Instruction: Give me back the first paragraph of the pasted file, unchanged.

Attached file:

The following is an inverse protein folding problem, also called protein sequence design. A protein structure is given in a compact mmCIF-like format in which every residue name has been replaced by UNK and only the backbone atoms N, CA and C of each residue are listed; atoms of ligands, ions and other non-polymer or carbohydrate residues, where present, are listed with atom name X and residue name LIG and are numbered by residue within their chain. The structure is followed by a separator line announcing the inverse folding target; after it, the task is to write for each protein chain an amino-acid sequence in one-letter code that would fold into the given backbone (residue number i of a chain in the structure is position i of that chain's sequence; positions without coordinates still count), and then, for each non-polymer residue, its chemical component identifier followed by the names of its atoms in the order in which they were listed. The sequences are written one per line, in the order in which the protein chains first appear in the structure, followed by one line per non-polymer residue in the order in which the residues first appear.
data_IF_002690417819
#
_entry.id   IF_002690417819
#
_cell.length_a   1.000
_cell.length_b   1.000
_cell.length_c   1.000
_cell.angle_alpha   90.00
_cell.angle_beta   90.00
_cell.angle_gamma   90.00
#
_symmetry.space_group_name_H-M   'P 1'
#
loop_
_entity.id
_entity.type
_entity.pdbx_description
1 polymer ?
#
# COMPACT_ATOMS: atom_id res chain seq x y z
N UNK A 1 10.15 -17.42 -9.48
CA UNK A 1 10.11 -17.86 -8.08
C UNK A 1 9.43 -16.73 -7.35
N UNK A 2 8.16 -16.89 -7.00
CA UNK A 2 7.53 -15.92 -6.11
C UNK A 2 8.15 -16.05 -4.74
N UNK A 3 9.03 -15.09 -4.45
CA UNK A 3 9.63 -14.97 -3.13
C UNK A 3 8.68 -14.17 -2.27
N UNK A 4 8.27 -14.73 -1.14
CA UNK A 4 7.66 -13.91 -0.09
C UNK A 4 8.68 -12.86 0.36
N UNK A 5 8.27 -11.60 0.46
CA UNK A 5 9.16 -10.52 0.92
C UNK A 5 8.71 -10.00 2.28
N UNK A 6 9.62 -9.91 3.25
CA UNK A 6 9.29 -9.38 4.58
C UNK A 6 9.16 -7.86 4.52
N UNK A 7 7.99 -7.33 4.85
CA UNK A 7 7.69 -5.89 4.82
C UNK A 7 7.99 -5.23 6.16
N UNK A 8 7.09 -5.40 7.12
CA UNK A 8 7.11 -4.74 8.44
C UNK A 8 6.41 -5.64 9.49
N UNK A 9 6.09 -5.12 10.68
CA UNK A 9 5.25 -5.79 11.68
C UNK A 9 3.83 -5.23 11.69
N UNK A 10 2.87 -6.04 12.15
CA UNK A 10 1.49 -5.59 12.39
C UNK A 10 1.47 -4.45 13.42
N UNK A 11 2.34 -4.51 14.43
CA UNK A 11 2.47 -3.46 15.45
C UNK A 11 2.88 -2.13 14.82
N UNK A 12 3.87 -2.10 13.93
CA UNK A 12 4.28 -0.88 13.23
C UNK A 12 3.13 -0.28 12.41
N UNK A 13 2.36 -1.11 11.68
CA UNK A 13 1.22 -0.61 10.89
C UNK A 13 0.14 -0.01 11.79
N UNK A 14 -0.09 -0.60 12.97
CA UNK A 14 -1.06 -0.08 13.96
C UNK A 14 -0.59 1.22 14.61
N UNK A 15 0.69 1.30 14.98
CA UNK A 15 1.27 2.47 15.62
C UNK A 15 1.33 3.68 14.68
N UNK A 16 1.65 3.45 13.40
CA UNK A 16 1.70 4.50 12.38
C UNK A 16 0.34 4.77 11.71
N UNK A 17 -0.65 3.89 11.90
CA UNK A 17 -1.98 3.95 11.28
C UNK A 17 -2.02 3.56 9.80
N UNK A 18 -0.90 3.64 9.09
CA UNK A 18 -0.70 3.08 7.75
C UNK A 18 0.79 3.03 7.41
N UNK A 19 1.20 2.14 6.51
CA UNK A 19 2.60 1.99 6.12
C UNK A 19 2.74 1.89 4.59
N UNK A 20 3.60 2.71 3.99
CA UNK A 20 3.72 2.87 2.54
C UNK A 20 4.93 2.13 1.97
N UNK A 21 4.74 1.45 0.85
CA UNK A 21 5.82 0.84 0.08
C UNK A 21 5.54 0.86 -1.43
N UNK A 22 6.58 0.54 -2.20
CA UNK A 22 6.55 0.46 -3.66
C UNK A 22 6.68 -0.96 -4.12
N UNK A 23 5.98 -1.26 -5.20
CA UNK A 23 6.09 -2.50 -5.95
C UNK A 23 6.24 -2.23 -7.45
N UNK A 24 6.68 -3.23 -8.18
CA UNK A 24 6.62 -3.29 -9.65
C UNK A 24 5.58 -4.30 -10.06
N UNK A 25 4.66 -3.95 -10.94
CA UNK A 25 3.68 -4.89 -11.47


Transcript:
The following is an inverse protein folding problem, also called protein sequence design. A protein structure is given in a compact mmCIF-like format in which every residue name has been replaced by UNK and only the backbone atoms N, CA and C of each residue are listed; atoms of ligands, ions and other non-polymer or carbohydrate residues, where present, are listed with atom name X and residue name LIG and are numbered by residue within their chain. The structure is followed by a separator line announcing the inverse folding target; after it, the task is to write for each protein chain an amino-acid sequence in one-letter code that would fold into the given backbone (residue number i of a chain in the structure is position i of that chain's sequence; positions without coordinates still count), and then, for each non-polymer residue, its chemical component identifier followed by the names of its atoms in the order in which they were listed. The sequences are written one per line, in the order in which the protein chains first appear in the structure, followed by one line per non-polymer residue in the order in which the residues first appear.